FIG. 1 a shows a typical layout 1 of an ESD protection device, which includes a fingers structure to provide the ESD protection function. Unfortunately, the fingers of the ESD protection device in an integrated circuit are hardly to be turned on uniformly during an ESD event due to their inherent structure difference resulted from the fingers arrangement, resulting in that the ESD current will concentrates in a small region of the fingers structure and thus burns out the ESD protection device. To solve the difficulty, it has been proposed two improved ESD protection circuits 10 and 30, as shown in FIGS. 1 b and 1 c, respectively.

In FIG. 1 b, an ESD protection circuit 10 to enhance an ESD protection device 12 connected between an input pad 24 and ground GND to be turned on uniformly during an ESD event comprises, between the input pad 24 and ground GND, an NMOS transistor 14 connected in series with a substrate resistor 16 resulted from the substrate that the integrated circuit is formed thereon, and a capacitor 18 and a resistor 20 connected in series with the node 22 therebetween connected to the control gate of the NMOS transistor 14. Once upon an ESD event, the triggering circuit composed of the capacitor 18 and resistor 20 generates a triggering signal to turn on the NMOS transistor 14, and the substrate potential is further pumped to a higher level by the substrate resistor 16, thereby enhancing the fingers of the ESD protection device 12 to be turned on uniformly.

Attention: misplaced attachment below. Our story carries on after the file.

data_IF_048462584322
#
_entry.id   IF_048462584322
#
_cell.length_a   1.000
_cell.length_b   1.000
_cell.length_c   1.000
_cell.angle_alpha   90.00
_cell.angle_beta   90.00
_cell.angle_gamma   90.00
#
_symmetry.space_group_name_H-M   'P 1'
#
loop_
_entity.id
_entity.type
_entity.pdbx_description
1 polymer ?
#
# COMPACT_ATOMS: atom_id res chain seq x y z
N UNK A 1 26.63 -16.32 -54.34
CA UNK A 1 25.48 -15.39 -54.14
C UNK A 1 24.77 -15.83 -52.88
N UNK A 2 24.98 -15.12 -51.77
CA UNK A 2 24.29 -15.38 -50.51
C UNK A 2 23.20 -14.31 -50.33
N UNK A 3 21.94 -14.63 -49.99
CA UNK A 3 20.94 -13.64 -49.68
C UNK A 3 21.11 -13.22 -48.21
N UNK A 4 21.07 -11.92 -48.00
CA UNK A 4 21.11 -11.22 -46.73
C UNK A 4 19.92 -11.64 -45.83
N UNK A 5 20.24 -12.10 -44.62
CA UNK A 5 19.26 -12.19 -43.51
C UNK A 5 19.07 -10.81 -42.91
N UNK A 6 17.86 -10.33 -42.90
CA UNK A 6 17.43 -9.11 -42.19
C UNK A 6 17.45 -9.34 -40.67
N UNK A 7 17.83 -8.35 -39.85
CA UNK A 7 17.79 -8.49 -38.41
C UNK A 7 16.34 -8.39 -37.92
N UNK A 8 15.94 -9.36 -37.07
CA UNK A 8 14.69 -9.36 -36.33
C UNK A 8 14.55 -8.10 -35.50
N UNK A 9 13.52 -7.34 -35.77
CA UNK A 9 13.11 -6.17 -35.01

Another ESD protection circuit 30, in FIG. 1 c, for an ESD protection device 32 connected between an input pad 31 and ground GND to be turned on uniformly during an ESD event, comprises a PNP transistor 34 and a substrate resistor 36 connected between the input pad 31 and ground GND with the base of the PNP transistor 34 connected with a supply voltage VCC, and a capacitor 37 connected between the supply voltage VCC and ground GND. When an ESD event is occurred, the capacitor 37 control the timing of turning on the PNP transistor 34, and the substrate potential is further pumped to a higher level by the substrate resistor 16, thereby enhancing the fingers of the ESD protection device 32 to be turned on uniformly.

The ESD protection circuits 10 and 30 shown in FIGS. 1 b and 1 c both employ an RC circuit composed of passive devices to control the pumping of the substrate potential during an ESD event for the trigger voltages of the ESD protection devices 12 and 32 to be lowered. An example of such type of circuit is referred to the MOS structure with improved substrate-triggered effect for on-chip ESD protection disclosed by U.S. Pat. No. 6,465,768 issued to Ker et al. In an integrated circuit, however, passive device requires more chip area to be formed therewith and an RC circuit will increase the loading on the pad it is connected thereto.